Bell Land Improvement, Elgin, IL, specializes in mid- to large-sized earthmoving projects, including residential subdivisions, golf courses and road work. Its extensive equipment fleet includes dozers, excavators, articulated dump trucks and nearly 50 self-propelled scrapers.
Over the past four or five years, the contractor has also worked with Martin Equipment of Illinois Inc. to lease six to eight 413 hp Bell Equipment 4206D-T construction scraper tractors with ATI self-tensioning modular tracks. These units are mated to scraper pans capable of self loading up to 31 yds. (struck), or top or push loading up to 38 yds. (heaped).
"We haven't really found anything that competes with the track setup," says Brian Ziller, general superintendent for Bell Land Improvement (no relation to Bell Equipment). "The Bells work extremely well in our low ground pressure situations."
The only problem the contractor has encountered with the systems relates to distribution of the load weight. "We had a lot of weight at the very rear of the machine with that pan strapped right on the tongue," Ziller says. This has proven hard on the track systems.
So, when Mark Klein at Martin Equipment came up with a possible solution, Bell Land Improvement jumped at the chance to test it out. Ziller and his colleagues weren't disappointed with the results.
Putting it to the test
Martin Equipment is the largest Bell Equipment scraper tractor dealer in the world, so Klein has plenty of experience with the tractor-scraper systems. He worked directly with Bell Equipment North America to develop a prototype system consisting of a 4206D with 50-in. log skidder tires (to maximize traction and flotation) pulling a 31-yd. MAKCO pan scraper with a gooseneck hitch.
The goal of this unique setup was to create a 50:50 weight distribution between the front and rear axles when the pan is fully loaded. "In doing so, we would maintain maximum tractive effort when loading the pan and when climbing a stockpile," says George Adams, dealer sales representative, Bell Equipment North America, Garden City, GA. "In addition, we eliminate the continuous bouncing that occurs when hauling if you hit a bump."
Bell Land Improvement spent roughly a week demonstrating the system at a golf course and subdivision project on the outskirts of Elgin. Tests were run to prove the system could climb a 55-ft.-tall 3:1 slope stockpile when fully loaded.
"We did it for two days with no wheel spinning," says Adams.
Further tests were run to compare the loading and hauling performance against the Bell tracked systems already in use at the site. The gooseneck tractor-scraper system was able to load quicker and haul faster than its tracked counterparts.
In addition, the gooseneck setup succeeded in spreading out the load weight. "With the gooseneck, it spreads the weight evenly on the front and the rear, so it just displaces the weight a lot better," Ziller states. "It displaces the weight equally on the tractor, it makes the ride a lot nicer and it actually loads better."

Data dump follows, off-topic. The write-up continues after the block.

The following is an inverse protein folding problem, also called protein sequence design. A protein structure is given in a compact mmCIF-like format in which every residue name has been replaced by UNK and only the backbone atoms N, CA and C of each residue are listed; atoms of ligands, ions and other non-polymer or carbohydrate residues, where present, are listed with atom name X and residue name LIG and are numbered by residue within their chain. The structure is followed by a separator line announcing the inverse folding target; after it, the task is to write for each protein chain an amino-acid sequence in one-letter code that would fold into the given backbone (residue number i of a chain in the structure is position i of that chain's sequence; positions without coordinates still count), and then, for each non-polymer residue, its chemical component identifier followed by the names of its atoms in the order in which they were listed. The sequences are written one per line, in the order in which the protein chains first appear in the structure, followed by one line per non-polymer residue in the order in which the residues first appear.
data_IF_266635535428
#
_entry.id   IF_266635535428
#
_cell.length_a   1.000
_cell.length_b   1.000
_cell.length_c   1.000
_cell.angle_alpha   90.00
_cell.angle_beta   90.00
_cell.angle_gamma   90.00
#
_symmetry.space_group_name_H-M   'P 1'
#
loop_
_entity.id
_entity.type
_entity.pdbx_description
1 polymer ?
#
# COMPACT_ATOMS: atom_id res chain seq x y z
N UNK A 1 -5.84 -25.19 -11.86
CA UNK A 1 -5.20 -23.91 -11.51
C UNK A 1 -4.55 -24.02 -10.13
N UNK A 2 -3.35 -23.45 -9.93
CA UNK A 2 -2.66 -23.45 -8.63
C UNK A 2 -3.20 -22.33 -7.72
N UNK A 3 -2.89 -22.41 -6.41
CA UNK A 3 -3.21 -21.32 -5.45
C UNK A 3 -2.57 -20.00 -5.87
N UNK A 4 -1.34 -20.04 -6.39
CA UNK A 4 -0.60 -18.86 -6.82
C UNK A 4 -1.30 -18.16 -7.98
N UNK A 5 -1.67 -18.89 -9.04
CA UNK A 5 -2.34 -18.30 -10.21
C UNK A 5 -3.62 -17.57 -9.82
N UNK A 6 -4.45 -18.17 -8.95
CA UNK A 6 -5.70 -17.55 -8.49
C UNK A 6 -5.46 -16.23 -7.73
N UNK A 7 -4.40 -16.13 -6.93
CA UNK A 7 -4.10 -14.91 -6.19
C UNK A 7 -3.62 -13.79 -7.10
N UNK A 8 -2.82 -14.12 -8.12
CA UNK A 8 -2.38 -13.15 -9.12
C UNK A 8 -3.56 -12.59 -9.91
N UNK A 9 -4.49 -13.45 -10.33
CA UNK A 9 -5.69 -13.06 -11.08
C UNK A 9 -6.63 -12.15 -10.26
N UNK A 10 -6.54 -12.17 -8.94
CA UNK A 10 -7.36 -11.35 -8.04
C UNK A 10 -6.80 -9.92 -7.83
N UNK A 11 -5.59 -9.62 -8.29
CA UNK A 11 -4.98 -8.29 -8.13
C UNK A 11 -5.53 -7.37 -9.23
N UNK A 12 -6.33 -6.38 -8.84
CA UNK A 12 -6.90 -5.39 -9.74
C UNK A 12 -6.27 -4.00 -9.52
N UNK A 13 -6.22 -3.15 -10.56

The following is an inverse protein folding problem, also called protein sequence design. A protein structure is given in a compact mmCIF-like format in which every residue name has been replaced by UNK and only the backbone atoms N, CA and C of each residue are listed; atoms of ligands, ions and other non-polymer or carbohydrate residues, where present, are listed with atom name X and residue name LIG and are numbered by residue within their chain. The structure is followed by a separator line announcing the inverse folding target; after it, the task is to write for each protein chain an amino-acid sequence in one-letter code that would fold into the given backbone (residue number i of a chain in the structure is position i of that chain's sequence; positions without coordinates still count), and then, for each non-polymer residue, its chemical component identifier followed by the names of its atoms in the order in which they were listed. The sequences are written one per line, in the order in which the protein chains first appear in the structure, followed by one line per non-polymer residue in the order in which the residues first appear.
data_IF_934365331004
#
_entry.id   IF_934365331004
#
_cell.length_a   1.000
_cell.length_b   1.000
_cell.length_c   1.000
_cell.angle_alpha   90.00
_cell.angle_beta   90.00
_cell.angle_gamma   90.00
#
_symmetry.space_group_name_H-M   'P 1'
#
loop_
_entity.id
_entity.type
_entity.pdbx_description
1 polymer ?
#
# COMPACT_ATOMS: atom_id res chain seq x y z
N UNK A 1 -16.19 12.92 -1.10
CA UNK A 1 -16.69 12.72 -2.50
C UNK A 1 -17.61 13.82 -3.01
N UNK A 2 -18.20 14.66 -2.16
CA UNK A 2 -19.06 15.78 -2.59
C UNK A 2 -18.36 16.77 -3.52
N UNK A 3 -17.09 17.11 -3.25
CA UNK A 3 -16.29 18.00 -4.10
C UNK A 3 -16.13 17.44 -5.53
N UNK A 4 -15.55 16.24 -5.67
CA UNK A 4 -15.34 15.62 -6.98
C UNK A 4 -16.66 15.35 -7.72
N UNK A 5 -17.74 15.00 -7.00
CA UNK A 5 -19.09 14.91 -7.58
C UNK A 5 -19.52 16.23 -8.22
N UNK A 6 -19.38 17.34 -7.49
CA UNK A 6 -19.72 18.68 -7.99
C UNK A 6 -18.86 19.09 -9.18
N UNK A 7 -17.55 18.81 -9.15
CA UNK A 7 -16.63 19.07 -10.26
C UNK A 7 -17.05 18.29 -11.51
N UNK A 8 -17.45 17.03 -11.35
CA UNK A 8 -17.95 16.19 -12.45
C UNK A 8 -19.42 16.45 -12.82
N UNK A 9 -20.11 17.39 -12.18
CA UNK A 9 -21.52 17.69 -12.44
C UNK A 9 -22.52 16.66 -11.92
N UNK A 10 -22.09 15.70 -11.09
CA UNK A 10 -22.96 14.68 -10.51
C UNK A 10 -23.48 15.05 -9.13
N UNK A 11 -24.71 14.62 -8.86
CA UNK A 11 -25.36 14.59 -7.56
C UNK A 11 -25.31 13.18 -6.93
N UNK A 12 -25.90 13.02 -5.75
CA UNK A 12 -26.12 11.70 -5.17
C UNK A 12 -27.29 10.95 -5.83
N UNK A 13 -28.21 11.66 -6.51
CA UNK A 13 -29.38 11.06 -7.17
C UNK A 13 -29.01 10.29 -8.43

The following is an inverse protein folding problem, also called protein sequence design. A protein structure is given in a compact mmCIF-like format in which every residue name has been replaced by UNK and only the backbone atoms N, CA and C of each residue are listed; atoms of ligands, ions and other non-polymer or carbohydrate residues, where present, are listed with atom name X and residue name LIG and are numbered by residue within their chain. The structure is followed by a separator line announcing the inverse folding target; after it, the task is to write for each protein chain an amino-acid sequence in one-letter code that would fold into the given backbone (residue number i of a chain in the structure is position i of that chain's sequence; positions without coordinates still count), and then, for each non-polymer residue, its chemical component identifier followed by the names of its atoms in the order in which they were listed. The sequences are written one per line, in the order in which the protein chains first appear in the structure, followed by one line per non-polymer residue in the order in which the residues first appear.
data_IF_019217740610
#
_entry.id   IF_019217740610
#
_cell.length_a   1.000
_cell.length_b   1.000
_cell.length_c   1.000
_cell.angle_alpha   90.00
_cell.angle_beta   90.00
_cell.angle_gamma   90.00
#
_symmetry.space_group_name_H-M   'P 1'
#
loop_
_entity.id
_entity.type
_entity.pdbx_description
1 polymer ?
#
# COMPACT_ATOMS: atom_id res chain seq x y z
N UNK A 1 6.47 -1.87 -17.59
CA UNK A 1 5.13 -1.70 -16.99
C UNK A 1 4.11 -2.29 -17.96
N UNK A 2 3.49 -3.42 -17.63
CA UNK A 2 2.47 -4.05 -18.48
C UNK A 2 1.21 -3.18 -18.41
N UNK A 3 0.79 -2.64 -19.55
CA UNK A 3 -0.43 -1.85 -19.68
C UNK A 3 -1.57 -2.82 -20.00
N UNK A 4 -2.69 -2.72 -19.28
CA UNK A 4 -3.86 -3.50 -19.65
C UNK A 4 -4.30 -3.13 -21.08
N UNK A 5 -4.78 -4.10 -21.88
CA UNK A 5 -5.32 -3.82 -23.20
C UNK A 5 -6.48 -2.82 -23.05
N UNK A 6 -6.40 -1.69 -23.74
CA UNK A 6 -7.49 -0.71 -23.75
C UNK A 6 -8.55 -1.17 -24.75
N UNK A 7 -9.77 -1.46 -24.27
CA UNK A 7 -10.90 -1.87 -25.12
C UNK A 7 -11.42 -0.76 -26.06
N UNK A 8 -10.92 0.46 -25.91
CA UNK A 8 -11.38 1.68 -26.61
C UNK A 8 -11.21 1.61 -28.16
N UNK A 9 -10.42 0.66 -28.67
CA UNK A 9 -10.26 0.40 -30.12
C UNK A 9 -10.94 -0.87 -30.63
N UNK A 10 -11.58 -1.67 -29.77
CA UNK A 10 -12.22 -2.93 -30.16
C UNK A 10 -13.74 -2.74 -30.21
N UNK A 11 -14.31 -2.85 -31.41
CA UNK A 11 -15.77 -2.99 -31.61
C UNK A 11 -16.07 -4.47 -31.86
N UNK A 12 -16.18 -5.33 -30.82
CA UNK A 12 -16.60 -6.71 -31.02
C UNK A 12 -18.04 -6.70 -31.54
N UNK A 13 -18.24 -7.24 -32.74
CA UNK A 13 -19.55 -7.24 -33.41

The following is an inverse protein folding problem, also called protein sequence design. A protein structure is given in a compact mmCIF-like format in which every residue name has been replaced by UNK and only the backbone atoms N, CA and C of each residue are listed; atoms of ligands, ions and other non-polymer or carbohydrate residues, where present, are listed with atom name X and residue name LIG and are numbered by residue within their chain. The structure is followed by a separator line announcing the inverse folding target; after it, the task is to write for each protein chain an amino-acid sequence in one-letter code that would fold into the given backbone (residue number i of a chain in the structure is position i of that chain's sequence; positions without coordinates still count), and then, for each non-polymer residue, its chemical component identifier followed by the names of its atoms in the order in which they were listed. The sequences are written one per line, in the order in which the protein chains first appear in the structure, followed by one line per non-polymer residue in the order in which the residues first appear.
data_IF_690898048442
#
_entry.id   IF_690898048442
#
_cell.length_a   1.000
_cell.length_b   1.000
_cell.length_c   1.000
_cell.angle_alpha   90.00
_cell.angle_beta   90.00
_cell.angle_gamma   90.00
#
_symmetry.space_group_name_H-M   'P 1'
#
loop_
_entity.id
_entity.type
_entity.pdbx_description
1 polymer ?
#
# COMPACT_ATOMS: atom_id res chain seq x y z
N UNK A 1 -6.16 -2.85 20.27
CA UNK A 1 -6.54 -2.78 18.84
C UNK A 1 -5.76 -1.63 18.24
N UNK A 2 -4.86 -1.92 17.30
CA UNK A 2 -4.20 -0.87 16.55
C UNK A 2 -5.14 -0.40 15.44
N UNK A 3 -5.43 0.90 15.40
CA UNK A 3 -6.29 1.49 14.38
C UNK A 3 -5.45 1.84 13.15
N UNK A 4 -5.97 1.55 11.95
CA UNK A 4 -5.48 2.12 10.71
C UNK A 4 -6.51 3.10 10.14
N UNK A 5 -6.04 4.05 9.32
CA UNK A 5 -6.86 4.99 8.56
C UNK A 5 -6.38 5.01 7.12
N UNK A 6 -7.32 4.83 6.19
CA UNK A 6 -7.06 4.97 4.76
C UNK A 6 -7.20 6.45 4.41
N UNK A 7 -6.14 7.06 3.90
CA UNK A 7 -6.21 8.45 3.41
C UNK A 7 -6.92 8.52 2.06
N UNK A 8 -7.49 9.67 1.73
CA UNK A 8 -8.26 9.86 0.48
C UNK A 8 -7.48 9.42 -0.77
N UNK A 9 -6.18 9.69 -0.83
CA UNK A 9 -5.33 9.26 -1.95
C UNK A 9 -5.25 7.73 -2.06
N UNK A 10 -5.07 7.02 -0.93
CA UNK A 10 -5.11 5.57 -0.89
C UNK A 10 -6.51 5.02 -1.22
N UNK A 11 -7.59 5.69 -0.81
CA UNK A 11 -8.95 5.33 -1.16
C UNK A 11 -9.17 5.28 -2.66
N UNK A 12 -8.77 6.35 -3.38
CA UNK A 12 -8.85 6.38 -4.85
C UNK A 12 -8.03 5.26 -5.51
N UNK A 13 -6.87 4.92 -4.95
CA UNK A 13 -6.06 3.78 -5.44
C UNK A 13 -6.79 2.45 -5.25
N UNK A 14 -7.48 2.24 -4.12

Ease of movement
Another advantage of the gooseneck arrangement is added agility.
A drawback of traditional tractor-scraper systems has always been length — a tractor-scraper combination typically requires a large turning radius. This drawback is virtually eliminated with the gooseneck setup. Close coupling of the gooseneck to the tractor not only shortens the length of the system, it dramatically reduces the turning radius required. The tighter turning circle provides the ability to turn around 360 degrees in a subdivision street.
This maneuverability is especially important on housing development projects. "In our subdivisions, there are quite a few stakes on the job and stepped pads (house pads)," Ziller notes. "Being able to move around there and turn a lot tighter definitely helps."
During testing, the gooseneck tractor-scraper system was able to dump in a 90 degree turn and stay within 12 in. of the grading stakes, Adams points out. "The lifts are also very smooth," he adds.
Because there is minimal bouncing, the system is also able to achieve higher haul speeds, even when fully loaded. Haul speed is now 20 to 25 mph. since the system is no longer required to slow down for bumps in the haul road.
A further benefit of the system is reduced transport costs. Because of its shorter length, the system can be hauled on a single lowboy. "It can actually be moved in one piece," says Ziller. "Rather than two lowboy moves, we got it down to one."
Once on site, it can be driven off the trailer as a system and is ready to operate in five minutes.
After a week of testing, Ziller and his cohorts were already starting to explore other possibilities for the gooseneck configuration, including mating it to the track-equipped scraper tractors.
"With the pans set up the way they are now, it's a lot of weight on the tongue on the very rear of that tractor.
Consequently, we have had some problems with the rear tracks," Ziller comments. "If we can put that gooseneck setup on a track machine, we're thinking we can eliminate a lot of that problem."
Becky Schultz is editor of Equipment Today, a sister publication to OEM Off-Highway.